The POWER inquiry was launched last week and got a heck of a lot of coverage. I went along to the drinks bash having read the executive summary and I’ve now had a chance to read the whole report. It took a while but was worth it. I like their direct style of writing and I certainly like their diagnosis of the problem.
The generally warm response the report has received is very different to a couple of years ago when Tom and I wrote about the decline of political parties in our FT Magazine piece called ‘Party Poopers’, and before that when Tom wrote It’s Democracy Stupid and people didn’t really get what he was talking about.
Our FT piece prompted John Prescott to call us Mekons on the Today programme, saying we were out of touch with what was really going on. He argued that Labour party membership figures were climbing again and that our assertion of the problem of falling trust in political parties was overblown.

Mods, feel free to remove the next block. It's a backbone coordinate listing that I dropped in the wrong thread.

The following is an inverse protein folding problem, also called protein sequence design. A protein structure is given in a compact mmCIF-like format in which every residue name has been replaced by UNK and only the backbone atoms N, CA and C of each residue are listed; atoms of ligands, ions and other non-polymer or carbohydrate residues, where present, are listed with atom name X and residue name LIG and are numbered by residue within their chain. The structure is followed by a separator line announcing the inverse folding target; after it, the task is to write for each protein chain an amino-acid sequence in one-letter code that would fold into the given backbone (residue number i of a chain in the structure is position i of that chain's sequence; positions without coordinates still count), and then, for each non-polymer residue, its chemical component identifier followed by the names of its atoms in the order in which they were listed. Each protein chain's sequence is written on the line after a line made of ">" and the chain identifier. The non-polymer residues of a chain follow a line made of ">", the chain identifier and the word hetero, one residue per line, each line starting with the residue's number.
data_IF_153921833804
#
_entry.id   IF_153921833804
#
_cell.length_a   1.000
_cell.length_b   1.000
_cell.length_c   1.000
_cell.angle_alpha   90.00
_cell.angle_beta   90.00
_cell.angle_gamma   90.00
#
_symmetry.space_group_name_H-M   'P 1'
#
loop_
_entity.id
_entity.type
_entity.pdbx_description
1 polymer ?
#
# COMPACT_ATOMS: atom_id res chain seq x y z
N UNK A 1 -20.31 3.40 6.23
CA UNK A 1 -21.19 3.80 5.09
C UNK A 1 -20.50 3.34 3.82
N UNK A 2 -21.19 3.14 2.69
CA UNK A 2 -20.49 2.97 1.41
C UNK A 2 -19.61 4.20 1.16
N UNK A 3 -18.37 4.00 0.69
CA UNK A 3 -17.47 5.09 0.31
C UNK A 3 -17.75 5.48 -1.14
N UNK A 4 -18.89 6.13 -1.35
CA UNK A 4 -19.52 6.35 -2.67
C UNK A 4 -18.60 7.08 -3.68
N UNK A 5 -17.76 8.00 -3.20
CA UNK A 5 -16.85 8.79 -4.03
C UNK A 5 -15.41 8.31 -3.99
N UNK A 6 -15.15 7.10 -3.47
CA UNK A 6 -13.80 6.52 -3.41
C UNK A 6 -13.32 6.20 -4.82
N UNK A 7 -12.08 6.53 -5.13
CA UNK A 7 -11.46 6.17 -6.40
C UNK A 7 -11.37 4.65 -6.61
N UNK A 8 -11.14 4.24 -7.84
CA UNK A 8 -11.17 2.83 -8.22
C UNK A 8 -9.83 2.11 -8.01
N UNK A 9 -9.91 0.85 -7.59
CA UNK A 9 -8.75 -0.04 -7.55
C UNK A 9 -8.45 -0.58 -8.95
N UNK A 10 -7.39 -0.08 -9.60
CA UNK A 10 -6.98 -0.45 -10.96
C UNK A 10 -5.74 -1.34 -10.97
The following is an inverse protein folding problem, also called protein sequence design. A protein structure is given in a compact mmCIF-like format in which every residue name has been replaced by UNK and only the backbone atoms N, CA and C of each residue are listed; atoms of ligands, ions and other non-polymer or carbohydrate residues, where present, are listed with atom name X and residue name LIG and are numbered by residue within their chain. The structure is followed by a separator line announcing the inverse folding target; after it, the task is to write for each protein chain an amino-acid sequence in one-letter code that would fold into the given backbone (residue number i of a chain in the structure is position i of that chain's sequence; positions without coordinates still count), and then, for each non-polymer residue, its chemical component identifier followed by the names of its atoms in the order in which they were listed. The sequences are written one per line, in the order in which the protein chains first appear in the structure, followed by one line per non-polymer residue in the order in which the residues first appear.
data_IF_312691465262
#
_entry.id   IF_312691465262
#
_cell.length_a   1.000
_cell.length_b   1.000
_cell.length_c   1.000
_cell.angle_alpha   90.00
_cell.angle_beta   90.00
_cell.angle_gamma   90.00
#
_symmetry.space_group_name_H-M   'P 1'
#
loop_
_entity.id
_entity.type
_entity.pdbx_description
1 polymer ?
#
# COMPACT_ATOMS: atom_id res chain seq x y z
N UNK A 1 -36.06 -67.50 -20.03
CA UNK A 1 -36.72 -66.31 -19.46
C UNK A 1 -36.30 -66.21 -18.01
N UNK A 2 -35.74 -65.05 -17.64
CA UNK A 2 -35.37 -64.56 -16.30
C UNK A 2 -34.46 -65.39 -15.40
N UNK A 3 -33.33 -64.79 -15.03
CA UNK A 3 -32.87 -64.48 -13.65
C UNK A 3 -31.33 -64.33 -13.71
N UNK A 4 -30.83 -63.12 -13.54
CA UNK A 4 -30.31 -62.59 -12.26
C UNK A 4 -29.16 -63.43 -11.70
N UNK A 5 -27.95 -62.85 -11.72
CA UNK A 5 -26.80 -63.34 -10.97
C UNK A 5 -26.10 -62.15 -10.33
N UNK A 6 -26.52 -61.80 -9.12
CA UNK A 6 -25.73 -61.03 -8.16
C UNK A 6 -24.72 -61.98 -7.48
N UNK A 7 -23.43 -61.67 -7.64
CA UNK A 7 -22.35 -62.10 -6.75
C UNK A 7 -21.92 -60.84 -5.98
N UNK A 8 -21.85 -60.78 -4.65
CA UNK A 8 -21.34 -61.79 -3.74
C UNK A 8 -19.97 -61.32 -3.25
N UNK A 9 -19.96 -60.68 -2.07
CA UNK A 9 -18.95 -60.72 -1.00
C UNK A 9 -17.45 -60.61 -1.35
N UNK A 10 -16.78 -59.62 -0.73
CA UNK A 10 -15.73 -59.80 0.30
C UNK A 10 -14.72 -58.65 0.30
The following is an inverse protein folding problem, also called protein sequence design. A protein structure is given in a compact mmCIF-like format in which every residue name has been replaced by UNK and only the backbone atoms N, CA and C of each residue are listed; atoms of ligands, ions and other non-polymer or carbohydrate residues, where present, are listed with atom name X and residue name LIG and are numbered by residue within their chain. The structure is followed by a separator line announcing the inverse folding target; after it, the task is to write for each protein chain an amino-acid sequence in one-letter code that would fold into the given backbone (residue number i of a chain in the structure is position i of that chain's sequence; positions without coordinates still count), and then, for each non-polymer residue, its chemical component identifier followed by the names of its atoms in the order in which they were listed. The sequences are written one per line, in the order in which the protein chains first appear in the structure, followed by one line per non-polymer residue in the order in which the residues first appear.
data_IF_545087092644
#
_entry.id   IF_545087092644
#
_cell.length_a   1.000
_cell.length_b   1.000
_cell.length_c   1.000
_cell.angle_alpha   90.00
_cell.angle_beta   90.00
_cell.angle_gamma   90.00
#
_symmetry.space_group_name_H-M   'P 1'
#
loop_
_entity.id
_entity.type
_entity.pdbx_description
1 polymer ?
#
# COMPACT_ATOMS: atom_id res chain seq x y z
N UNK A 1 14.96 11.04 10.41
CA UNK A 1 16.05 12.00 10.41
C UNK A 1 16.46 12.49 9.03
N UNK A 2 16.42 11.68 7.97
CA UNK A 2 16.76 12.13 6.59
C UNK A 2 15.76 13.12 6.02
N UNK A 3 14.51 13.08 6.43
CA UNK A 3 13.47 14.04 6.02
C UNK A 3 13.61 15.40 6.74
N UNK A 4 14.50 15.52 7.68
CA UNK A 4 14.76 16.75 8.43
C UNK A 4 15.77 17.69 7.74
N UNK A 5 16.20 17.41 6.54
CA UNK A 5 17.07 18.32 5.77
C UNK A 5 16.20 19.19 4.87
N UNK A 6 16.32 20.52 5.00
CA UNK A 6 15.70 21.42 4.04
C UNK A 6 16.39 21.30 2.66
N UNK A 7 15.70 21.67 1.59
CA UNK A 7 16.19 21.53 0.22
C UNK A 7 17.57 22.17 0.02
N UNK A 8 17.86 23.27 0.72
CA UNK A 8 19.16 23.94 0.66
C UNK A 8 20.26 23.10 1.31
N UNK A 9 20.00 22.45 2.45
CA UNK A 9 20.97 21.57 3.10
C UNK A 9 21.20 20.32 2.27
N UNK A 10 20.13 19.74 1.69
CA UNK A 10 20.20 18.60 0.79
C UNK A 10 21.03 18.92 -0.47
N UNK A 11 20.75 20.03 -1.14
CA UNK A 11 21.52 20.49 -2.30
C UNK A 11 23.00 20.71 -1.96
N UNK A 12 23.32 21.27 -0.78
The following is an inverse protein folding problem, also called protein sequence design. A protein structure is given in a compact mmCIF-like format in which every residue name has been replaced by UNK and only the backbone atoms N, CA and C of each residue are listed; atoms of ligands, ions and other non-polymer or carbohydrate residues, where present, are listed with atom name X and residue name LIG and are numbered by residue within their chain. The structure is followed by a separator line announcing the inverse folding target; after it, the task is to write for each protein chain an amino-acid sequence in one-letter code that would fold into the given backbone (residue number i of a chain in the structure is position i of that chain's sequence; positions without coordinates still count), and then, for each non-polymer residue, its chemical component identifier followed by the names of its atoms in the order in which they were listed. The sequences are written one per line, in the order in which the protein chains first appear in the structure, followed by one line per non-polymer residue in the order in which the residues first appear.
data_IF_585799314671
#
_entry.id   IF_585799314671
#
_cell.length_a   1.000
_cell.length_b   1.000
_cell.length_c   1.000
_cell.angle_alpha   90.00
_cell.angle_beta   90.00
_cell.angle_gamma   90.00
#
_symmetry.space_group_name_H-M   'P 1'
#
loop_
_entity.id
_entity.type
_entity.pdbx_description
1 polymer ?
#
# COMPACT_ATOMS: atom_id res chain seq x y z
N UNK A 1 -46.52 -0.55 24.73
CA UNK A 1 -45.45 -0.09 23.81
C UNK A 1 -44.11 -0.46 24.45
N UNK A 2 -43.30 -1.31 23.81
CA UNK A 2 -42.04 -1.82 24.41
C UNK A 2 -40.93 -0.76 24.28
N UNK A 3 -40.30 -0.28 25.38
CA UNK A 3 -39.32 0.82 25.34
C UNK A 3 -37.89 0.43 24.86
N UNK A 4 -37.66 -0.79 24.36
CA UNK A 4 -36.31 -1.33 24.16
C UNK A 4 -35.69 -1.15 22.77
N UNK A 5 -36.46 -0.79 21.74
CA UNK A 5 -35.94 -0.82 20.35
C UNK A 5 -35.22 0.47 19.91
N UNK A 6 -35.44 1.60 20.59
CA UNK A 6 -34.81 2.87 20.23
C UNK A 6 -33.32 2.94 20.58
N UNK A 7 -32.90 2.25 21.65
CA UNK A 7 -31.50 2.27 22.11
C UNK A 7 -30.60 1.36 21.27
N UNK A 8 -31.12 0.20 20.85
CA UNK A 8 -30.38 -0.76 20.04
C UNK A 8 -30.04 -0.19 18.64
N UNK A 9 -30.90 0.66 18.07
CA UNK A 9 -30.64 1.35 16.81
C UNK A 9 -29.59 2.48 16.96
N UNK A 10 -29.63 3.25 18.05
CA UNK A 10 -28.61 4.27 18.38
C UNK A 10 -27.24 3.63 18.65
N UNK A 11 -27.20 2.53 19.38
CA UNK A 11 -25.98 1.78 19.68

John’s been a bit quiet in the follow up to the POWER inquiry.
The most interesting criticisms of the inquiry I’ve seen come from the ever-excellent David Wilcox. He’s decided it was all a bit top-down and I think I agree but I still think they’ve performed a valuable role by raising awareness of the problem.
My overall feeling is that the POWER inquiry’s analysis fits with my experience of the current state of democracy in the UK and although I think their prescription is a bit limited, I’m glad they’ve got a proper conversation going.
The question that I’m now turning to is what comes next. I think we need to accept that political parties are never going to be as dynamic and vibrant as they were in the 1950s and 60s and that voting is only a part of democratic life. As Paul Ginsborg points out, “we will perhaps vote (an activity of some three minutes) 12 times at a national level and the same number at a local one — some 72 minutes in all, perhaps one-third of the television viewing we do daily.”
What I’m interested in is people who are taking democracy into their own hands. People who are delivering democratic outcomes outside of formal politics by either taking decisions or delivering services themselves. Hopefully it’s going to turn into a long-term project for me — watch this space.
Some POWER inquiry links: